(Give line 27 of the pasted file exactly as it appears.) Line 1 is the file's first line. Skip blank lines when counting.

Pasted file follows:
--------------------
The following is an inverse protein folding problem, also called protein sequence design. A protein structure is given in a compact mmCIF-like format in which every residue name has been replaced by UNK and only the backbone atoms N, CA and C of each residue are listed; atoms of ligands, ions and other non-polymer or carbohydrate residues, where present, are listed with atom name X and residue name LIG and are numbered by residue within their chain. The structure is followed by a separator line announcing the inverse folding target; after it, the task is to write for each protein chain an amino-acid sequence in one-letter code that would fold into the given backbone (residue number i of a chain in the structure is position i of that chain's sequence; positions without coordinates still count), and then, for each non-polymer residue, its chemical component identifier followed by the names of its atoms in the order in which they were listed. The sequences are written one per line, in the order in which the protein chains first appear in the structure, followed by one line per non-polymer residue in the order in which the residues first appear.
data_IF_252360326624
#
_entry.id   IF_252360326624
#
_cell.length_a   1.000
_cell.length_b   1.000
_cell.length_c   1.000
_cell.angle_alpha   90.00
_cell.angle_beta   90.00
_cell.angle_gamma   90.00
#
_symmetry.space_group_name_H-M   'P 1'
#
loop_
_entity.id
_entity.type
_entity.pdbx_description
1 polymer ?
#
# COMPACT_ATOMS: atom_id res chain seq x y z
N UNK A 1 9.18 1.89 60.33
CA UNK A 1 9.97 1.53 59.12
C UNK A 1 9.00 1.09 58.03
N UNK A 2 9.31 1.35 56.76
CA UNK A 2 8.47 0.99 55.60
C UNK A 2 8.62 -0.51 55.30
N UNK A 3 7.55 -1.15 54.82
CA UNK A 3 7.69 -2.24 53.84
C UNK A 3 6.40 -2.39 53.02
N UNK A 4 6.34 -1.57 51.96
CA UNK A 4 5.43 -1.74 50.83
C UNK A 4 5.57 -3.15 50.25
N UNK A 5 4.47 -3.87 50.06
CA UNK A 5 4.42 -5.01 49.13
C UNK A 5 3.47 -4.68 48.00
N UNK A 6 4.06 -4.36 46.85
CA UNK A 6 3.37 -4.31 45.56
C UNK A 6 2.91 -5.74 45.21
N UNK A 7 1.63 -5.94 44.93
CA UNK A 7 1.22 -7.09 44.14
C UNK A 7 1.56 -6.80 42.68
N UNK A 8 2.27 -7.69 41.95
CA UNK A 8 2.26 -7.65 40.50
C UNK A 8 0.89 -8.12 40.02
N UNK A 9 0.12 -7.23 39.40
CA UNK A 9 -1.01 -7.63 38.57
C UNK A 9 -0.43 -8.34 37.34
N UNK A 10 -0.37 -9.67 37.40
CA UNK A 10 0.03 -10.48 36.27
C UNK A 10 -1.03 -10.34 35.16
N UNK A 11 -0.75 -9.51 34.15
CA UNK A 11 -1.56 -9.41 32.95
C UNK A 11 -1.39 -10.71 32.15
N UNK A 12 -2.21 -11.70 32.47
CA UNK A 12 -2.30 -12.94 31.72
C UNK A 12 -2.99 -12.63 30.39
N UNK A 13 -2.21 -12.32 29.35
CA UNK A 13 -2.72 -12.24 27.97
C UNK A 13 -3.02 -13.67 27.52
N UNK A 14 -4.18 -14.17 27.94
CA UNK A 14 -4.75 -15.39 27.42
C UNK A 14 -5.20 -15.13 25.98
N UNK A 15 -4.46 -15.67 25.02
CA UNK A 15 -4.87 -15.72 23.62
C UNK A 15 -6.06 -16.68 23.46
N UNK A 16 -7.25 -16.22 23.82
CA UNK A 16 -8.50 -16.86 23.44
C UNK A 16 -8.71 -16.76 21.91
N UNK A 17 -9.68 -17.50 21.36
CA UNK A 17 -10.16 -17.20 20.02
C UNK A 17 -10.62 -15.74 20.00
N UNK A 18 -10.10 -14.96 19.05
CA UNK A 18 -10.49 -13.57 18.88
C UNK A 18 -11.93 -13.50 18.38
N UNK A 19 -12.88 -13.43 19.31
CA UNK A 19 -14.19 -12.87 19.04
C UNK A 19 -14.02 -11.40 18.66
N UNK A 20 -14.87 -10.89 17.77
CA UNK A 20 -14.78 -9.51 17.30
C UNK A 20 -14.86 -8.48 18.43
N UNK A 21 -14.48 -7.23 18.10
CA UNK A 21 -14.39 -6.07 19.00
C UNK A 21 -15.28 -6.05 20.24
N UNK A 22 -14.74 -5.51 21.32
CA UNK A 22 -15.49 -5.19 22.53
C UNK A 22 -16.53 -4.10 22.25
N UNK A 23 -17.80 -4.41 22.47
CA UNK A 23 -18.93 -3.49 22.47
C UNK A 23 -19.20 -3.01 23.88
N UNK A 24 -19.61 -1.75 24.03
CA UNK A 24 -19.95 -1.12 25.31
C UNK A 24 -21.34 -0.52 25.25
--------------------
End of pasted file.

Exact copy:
C UNK A 2 8.62 -0.51 55.30